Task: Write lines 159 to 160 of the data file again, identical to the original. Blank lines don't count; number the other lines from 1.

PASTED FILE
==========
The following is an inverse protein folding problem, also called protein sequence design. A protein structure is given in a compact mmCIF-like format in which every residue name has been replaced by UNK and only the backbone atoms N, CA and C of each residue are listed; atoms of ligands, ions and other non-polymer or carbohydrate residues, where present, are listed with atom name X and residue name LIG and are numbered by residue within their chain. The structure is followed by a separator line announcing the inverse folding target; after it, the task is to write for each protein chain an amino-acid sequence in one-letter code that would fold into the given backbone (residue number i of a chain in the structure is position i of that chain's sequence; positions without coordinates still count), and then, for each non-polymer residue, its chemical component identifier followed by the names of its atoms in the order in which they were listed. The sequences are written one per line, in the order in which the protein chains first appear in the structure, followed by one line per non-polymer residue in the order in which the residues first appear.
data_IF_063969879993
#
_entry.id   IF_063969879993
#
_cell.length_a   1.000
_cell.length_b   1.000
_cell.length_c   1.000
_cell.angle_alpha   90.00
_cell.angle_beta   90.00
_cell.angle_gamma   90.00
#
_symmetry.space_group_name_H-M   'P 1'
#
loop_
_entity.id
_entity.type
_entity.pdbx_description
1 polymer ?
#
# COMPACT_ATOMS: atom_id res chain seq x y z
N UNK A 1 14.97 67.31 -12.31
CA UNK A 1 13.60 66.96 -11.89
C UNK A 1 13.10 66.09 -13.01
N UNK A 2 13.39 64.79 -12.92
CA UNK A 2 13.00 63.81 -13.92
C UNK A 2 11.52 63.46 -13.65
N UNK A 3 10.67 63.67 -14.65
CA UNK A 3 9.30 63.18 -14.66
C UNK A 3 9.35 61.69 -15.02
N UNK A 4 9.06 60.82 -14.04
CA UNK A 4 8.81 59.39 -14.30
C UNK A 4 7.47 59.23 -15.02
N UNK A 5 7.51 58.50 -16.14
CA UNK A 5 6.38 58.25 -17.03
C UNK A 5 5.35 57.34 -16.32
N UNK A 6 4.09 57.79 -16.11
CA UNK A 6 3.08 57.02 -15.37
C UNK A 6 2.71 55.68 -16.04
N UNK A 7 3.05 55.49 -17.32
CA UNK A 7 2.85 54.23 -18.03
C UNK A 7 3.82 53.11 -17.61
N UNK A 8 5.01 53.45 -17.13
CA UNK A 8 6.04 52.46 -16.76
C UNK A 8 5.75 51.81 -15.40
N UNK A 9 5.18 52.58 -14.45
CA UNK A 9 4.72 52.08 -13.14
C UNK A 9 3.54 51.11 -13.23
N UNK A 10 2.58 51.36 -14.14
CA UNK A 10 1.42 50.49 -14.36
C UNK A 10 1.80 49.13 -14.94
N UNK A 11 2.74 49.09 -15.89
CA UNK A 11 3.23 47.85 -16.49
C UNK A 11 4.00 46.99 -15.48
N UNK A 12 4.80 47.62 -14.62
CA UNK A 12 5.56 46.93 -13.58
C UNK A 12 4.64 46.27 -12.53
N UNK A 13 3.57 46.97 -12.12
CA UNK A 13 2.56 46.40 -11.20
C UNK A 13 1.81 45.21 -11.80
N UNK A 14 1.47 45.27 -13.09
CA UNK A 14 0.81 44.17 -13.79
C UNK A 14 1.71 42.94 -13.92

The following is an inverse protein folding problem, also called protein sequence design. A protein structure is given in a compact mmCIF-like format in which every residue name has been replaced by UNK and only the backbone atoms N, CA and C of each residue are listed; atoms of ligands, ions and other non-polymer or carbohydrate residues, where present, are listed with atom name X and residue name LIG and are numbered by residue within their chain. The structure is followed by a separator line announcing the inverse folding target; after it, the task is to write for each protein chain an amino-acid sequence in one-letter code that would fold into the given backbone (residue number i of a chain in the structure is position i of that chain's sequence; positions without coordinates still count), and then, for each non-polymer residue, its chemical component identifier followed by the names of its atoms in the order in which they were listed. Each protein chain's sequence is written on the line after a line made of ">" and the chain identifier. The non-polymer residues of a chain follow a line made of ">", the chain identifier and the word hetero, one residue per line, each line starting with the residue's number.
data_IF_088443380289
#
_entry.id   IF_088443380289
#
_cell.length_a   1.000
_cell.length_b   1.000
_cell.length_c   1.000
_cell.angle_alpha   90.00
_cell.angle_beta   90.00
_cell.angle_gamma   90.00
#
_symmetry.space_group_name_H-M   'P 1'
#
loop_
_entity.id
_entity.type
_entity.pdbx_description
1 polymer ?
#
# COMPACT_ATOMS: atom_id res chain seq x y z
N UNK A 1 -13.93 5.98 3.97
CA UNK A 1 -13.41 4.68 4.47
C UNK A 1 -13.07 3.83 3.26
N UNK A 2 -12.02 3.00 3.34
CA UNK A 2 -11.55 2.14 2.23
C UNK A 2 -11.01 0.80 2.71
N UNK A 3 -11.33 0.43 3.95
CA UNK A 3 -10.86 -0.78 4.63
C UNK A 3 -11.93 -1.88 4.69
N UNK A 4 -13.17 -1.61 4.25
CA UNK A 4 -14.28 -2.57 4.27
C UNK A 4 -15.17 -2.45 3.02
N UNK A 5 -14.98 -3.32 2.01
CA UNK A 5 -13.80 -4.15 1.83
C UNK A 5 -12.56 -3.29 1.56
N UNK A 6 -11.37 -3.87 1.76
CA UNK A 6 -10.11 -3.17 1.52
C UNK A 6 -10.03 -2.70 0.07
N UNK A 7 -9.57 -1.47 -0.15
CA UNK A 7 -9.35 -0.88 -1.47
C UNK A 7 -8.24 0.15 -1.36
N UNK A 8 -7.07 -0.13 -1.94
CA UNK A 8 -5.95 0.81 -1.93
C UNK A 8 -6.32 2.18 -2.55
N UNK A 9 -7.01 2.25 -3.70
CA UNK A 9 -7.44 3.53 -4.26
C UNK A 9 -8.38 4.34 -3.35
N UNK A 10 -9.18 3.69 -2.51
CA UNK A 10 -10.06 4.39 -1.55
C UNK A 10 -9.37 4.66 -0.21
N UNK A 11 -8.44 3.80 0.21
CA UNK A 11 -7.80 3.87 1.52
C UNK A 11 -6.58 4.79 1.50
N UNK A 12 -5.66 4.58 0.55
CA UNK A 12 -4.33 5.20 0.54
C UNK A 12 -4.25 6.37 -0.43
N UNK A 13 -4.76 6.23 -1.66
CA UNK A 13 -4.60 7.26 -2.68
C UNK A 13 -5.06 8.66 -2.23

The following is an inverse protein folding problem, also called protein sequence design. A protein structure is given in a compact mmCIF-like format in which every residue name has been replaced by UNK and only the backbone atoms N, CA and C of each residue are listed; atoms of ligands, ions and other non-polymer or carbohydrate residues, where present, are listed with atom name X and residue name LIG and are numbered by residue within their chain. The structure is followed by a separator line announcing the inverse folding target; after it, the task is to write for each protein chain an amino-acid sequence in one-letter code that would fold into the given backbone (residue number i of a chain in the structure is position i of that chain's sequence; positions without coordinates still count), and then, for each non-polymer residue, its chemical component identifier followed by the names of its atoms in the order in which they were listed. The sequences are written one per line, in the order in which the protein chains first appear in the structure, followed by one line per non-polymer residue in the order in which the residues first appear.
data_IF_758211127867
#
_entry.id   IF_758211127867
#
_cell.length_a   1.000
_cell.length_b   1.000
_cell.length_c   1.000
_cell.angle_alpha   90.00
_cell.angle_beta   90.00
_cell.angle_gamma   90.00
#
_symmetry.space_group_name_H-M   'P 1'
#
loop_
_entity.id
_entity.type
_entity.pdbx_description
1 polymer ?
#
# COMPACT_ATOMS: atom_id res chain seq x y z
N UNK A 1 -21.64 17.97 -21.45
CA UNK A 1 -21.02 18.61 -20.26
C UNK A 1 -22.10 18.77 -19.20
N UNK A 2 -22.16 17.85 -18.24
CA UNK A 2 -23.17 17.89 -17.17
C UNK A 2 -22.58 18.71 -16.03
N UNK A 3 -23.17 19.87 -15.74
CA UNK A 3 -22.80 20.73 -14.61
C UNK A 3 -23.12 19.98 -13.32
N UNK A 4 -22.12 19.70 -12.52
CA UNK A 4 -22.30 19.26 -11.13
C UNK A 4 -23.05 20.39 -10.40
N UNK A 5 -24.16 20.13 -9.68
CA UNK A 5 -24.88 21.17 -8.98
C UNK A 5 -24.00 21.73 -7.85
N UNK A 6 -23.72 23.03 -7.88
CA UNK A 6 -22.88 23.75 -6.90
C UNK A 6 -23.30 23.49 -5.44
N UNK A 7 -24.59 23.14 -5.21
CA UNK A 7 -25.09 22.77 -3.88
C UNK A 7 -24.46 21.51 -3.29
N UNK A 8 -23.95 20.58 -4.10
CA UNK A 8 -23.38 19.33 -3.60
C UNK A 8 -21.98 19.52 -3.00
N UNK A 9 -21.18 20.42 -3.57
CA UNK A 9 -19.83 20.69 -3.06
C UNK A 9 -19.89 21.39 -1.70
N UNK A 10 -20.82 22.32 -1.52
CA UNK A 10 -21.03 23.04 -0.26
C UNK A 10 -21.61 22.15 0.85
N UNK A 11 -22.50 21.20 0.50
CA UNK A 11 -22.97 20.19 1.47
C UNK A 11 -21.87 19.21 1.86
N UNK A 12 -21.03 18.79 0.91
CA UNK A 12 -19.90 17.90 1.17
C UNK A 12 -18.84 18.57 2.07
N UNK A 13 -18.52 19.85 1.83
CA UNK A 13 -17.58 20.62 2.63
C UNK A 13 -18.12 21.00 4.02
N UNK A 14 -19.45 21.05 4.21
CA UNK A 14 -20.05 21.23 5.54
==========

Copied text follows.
C UNK A 5 -24.00 21.73 -7.85
N UNK A 6 -23.72 23.03 -7.88